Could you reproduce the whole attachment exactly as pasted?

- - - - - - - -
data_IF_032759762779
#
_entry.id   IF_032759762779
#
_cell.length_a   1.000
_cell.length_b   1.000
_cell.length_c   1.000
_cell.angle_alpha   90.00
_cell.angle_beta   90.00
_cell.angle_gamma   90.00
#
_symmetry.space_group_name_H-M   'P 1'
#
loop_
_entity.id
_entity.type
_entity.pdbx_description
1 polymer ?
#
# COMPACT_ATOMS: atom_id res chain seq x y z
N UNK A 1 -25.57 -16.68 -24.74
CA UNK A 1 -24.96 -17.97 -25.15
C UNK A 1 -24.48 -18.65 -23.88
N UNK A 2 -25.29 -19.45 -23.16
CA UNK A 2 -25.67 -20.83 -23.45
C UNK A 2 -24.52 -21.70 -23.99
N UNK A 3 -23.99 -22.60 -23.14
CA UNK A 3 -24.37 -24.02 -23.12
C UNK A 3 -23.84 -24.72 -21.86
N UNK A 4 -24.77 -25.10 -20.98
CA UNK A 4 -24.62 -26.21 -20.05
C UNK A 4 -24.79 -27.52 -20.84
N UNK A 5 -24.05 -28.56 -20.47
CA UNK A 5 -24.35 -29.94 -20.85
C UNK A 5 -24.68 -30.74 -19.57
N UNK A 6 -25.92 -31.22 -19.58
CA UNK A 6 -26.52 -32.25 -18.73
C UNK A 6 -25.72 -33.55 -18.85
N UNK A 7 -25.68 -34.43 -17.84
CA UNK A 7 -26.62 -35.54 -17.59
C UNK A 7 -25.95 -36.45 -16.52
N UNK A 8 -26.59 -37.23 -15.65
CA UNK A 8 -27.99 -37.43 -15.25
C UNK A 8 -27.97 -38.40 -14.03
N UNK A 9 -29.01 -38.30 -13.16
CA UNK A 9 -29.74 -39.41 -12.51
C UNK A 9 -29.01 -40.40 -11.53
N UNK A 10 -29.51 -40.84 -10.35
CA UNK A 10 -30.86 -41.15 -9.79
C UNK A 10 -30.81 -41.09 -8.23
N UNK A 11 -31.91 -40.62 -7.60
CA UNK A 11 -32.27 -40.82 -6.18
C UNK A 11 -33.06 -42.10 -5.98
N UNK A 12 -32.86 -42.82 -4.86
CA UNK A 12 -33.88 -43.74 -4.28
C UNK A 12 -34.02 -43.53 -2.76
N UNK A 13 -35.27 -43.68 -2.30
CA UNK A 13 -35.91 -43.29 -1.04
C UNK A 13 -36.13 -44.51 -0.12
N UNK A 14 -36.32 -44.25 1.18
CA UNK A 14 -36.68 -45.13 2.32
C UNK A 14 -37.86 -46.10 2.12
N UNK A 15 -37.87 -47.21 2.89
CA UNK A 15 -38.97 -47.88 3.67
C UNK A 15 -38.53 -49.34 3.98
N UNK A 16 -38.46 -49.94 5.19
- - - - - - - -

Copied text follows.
data_IF_032759762779
#
_entry.id   IF_032759762779
#
_cell.length_a   1.000
_cell.length_b   1.000
_cell.length_c   1.000
_cell.angle_alpha   90.00
_cell.angle_beta   90.00
_cell.angle_gamma   90.00
#
_symmetry.space_group_name_H-M   'P 1'
#
loop_
_entity.id
_entity.type
_entity.pdbx_description
1 polymer ?
#
# COMPACT_ATOMS: atom_id res chain seq x y z
N UNK A 1 -25.57 -16.68 -24.74
CA UNK A 1 -24.96 -17.97 -25.15
C UNK A 1 -24.48 -18.65 -23.88
N UNK A 2 -25.29 -19.45 -23.16
CA UNK A 2 -25.67 -20.83 -23.45
C UNK A 2 -24.52 -21.70 -23.99
N UNK A 3 -23.99 -22.60 -23.14
CA UNK A 3 -24.37 -24.02 -23.12
C UNK A 3 -23.84 -24.72 -21.86
N UNK A 4 -24.77 -25.10 -20.98
CA UNK A 4 -24.62 -26.21 -20.05
C UNK A 4 -24.79 -27.52 -20.84
N UNK A 5 -24.05 -28.56 -20.47
CA UNK A 5 -24.35 -29.94 -20.85
C UNK A 5 -24.68 -30.74 -19.57
N UNK A 6 -25.92 -31.22 -19.58
CA UNK A 6 -26.52 -32.25 -18.73
C UNK A 6 -25.72 -33.55 -18.85
N UNK A 7 -25.68 -34.43 -17.84
CA UNK A 7 -26.62 -35.54 -17.59
C UNK A 7 -25.95 -36.45 -16.52
N UNK A 8 -26.59 -37.23 -15.65
CA UNK A 8 -27.99 -37.43 -15.25
C UNK A 8 -27.97 -38.40 -14.03
N UNK A 9 -29.01 -38.30 -13.16
CA UNK A 9 -29.74 -39.41 -12.51
C UNK A 9 -29.01 -40.40 -11.53
N UNK A 10 -29.51 -40.84 -10.35
CA UNK A 10 -30.86 -41.15 -9.79
C UNK A 10 -30.81 -41.09 -8.23
N UNK A 11 -31.91 -40.62 -7.60
CA UNK A 11 -32.27 -40.82 -6.18
C UNK A 11 -33.06 -42.10 -5.98
N UNK A 12 -32.86 -42.82 -4.86
CA UNK A 12 -33.88 -43.74 -4.28
C UNK A 12 -34.02 -43.53 -2.76
N UNK A 13 -35.27 -43.68 -2.30
CA UNK A 13 -35.91 -43.29 -1.04
C UNK A 13 -36.13 -44.51 -0.12
N UNK A 14 -36.32 -44.25 1.18
CA UNK A 14 -36.68 -45.13 2.32
C UNK A 14 -37.86 -46.10 2.12
N UNK A 15 -37.87 -47.21 2.89
CA UNK A 15 -38.97 -47.88 3.67
C UNK A 15 -38.53 -49.34 3.98
N UNK A 16 -38.46 -49.94 5.19